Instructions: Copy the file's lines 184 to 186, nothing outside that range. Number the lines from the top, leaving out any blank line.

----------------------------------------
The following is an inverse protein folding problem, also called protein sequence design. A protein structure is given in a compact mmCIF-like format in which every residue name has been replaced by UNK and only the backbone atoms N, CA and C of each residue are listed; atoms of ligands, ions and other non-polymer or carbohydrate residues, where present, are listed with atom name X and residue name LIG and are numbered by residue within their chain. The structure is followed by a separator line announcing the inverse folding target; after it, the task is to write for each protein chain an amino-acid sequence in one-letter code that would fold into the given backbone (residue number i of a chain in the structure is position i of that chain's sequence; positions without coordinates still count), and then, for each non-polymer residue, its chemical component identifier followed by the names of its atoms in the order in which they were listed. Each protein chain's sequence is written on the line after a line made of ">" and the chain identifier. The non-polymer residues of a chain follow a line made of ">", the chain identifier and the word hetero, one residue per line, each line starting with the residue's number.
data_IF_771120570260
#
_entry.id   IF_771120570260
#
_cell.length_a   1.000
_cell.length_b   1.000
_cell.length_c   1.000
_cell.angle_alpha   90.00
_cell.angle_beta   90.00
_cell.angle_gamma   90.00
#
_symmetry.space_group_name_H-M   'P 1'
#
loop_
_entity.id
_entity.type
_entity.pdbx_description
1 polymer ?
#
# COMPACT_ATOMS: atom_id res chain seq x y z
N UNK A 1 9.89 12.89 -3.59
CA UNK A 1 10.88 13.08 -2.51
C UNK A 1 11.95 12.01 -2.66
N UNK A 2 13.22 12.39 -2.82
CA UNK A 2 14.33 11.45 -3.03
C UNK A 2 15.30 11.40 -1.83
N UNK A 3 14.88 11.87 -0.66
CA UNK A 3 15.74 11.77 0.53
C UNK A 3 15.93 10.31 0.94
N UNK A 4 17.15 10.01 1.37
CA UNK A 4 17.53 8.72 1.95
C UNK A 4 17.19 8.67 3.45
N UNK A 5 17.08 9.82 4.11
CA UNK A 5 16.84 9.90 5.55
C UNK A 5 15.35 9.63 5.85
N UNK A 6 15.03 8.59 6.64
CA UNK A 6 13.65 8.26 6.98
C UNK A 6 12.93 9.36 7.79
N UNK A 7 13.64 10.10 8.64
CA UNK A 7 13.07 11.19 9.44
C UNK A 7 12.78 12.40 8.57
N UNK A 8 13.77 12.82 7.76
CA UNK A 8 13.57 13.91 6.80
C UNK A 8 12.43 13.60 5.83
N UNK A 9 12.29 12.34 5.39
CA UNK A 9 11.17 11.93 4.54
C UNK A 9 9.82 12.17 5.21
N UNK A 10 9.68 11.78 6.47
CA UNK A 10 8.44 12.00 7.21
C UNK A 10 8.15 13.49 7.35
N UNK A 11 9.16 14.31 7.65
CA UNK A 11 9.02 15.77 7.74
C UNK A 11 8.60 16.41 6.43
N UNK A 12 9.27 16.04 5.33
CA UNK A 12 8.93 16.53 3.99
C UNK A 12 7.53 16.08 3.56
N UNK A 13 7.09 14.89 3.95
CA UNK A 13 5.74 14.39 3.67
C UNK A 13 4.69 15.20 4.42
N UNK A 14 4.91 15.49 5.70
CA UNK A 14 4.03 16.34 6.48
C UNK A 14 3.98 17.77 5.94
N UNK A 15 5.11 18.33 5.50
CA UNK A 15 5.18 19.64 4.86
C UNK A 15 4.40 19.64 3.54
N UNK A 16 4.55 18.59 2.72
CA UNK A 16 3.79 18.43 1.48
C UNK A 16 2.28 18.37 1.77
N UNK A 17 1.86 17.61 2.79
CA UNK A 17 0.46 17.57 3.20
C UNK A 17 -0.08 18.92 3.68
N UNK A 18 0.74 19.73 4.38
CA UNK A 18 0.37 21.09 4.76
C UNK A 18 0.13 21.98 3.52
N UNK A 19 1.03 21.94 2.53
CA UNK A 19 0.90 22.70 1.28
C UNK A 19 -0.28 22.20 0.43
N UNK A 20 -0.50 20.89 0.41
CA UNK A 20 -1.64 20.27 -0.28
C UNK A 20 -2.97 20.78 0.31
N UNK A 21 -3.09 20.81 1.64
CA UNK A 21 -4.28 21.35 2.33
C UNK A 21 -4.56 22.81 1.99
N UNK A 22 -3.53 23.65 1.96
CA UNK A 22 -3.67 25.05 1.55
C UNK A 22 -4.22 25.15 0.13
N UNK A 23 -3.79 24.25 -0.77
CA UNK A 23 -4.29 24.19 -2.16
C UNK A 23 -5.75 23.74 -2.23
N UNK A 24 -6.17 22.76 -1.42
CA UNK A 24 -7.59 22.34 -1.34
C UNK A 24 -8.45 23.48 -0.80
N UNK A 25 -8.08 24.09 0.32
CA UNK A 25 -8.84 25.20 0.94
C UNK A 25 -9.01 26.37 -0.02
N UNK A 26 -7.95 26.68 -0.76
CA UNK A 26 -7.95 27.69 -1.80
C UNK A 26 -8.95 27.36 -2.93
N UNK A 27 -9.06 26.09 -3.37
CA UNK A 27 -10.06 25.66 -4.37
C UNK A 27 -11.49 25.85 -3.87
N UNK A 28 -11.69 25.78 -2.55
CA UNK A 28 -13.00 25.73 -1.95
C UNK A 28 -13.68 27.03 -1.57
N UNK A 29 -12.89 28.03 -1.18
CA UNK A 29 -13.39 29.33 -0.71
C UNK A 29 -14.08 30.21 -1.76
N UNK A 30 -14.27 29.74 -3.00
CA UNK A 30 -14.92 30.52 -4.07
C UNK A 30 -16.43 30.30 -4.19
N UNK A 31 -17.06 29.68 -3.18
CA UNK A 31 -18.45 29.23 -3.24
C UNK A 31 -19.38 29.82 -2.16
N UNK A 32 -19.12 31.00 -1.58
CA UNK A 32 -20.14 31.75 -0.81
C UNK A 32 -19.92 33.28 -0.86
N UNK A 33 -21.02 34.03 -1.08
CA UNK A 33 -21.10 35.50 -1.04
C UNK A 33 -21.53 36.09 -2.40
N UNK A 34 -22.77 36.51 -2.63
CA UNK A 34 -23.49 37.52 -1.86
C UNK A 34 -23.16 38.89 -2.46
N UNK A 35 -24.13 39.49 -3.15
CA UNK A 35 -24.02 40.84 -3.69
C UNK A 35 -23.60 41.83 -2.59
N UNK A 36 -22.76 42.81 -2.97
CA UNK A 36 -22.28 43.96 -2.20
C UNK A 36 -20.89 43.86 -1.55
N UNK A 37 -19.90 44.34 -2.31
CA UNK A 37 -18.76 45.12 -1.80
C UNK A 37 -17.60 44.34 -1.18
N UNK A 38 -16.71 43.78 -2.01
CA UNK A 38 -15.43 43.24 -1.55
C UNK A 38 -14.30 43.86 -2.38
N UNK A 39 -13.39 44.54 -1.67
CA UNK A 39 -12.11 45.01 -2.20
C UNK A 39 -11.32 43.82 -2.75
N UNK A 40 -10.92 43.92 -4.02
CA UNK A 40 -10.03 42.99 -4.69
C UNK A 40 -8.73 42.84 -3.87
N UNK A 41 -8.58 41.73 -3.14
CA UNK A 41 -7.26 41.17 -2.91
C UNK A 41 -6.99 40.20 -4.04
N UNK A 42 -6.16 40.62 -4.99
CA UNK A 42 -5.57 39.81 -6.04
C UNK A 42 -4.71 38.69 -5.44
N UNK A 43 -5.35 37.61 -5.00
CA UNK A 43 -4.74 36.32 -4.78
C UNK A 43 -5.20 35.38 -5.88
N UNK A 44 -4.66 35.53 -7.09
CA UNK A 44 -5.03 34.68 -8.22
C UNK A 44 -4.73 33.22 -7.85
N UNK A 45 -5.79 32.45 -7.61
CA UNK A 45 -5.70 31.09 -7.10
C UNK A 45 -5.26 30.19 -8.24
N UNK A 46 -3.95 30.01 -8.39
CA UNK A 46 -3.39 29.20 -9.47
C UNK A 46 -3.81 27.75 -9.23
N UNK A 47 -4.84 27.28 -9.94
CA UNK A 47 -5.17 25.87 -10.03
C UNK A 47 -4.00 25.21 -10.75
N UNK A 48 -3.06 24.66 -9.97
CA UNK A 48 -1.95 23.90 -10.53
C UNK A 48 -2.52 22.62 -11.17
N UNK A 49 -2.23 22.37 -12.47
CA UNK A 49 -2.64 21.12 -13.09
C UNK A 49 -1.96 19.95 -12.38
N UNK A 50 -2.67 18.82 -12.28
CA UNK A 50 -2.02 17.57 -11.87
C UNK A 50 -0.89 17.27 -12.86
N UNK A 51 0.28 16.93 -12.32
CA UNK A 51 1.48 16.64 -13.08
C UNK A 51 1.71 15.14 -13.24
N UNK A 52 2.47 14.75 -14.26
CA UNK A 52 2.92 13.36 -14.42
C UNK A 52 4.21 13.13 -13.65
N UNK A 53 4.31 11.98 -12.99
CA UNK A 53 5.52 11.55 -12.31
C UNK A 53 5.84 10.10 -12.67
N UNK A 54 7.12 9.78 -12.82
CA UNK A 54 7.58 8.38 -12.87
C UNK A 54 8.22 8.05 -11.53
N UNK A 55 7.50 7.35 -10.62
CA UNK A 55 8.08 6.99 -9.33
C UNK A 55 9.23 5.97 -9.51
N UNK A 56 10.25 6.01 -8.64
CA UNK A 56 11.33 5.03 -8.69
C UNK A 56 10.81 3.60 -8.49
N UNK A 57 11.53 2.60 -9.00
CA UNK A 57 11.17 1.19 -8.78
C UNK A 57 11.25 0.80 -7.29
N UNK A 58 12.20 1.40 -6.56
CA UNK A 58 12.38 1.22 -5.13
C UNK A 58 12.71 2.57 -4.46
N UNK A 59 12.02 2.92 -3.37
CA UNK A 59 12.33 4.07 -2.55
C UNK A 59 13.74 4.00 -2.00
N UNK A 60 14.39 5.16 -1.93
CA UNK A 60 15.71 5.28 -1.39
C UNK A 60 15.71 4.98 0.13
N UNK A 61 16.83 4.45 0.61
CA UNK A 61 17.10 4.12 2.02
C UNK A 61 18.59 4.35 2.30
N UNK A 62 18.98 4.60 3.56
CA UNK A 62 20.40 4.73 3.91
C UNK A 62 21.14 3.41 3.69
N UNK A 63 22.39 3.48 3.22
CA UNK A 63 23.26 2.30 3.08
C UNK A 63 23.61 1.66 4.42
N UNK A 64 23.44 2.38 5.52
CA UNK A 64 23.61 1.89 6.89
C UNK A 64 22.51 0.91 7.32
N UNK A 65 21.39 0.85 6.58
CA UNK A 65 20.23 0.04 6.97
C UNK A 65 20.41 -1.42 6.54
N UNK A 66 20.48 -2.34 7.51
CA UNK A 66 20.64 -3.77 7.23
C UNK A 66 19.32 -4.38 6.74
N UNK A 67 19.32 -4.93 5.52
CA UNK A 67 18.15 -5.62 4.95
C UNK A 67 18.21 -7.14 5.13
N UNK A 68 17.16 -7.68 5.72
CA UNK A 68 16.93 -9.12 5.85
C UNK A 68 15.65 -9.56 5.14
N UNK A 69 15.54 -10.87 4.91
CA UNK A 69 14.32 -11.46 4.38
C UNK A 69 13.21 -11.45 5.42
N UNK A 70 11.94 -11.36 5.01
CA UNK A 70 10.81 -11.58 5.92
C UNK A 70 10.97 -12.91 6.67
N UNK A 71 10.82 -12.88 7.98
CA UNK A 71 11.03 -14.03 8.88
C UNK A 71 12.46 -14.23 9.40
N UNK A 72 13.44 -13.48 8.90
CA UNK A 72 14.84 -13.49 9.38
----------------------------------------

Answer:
N UNK A 55 7.50 7.35 -10.62
CA UNK A 55 8.08 6.99 -9.33
C UNK A 55 9.23 5.97 -9.51